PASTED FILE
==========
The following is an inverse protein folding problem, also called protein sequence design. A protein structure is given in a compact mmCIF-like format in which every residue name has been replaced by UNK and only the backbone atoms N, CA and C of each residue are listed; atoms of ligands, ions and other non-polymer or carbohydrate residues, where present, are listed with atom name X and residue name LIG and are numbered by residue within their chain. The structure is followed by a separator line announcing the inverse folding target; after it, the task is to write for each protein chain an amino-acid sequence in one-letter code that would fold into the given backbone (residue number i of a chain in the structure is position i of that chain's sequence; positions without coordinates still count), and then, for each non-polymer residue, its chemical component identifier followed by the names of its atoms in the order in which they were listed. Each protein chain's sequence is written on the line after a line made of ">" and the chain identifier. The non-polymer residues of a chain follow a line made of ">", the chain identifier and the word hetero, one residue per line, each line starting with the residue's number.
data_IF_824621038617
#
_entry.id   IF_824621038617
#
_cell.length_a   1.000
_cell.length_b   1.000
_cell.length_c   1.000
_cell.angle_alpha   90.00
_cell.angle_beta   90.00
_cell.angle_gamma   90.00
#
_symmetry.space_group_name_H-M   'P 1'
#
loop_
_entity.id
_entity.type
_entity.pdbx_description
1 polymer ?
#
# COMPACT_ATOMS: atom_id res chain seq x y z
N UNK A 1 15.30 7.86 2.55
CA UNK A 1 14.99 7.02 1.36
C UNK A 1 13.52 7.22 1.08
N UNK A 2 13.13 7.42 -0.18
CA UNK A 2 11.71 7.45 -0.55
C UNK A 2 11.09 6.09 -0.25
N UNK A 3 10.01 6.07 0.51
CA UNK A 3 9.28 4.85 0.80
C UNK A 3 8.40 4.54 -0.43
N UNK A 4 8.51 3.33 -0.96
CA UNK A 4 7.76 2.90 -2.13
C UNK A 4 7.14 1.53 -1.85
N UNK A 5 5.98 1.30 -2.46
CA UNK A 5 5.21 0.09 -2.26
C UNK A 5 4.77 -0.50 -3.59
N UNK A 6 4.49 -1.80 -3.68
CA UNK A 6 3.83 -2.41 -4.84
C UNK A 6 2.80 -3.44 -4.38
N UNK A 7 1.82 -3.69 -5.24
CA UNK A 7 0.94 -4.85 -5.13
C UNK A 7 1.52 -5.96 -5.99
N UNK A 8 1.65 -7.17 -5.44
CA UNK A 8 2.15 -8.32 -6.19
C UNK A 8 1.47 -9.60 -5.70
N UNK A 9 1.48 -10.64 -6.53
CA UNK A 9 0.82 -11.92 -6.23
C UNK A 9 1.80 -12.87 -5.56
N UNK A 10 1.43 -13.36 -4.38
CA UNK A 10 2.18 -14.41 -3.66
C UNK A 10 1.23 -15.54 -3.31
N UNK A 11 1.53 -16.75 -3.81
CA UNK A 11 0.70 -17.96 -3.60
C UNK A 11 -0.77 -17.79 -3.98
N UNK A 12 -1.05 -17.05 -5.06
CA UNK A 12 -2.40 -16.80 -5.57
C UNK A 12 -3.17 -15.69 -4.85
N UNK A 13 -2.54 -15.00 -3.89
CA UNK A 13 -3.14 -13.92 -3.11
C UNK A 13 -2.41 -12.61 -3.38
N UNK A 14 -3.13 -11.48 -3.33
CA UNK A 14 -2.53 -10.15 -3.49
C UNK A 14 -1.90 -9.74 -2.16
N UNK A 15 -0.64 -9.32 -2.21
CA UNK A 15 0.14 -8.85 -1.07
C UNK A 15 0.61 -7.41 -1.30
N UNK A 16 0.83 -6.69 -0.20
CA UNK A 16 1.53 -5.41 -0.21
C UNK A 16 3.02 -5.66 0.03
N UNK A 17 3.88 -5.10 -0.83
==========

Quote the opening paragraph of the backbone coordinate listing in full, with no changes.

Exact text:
The following is an inverse protein folding problem, also called protein sequence design. A protein structure is given in a compact mmCIF-like format in which every residue name has been replaced by UNK and only the backbone atoms N, CA and C of each residue are listed; atoms of ligands, ions and other non-polymer or carbohydrate residues, where present, are listed with atom name X and residue name LIG and are numbered by residue within their chain. The structure is followed by a separator line announcing the inverse folding target; after it, the task is to write for each protein chain an amino-acid sequence in one-letter code that would fold into the given backbone (residue number i of a chain in the structure is position i of that chain's sequence; positions without coordinates still count), and then, for each non-polymer residue, its chemical component identifier followed by the names of its atoms in the order in which they were listed. Each protein chain's sequence is written on the line after a line made of ">" and the chain identifier. The non-polymer residues of a chain follow a line made of ">", the chain identifier and the word hetero, one residue per line, each line starting with the residue's number.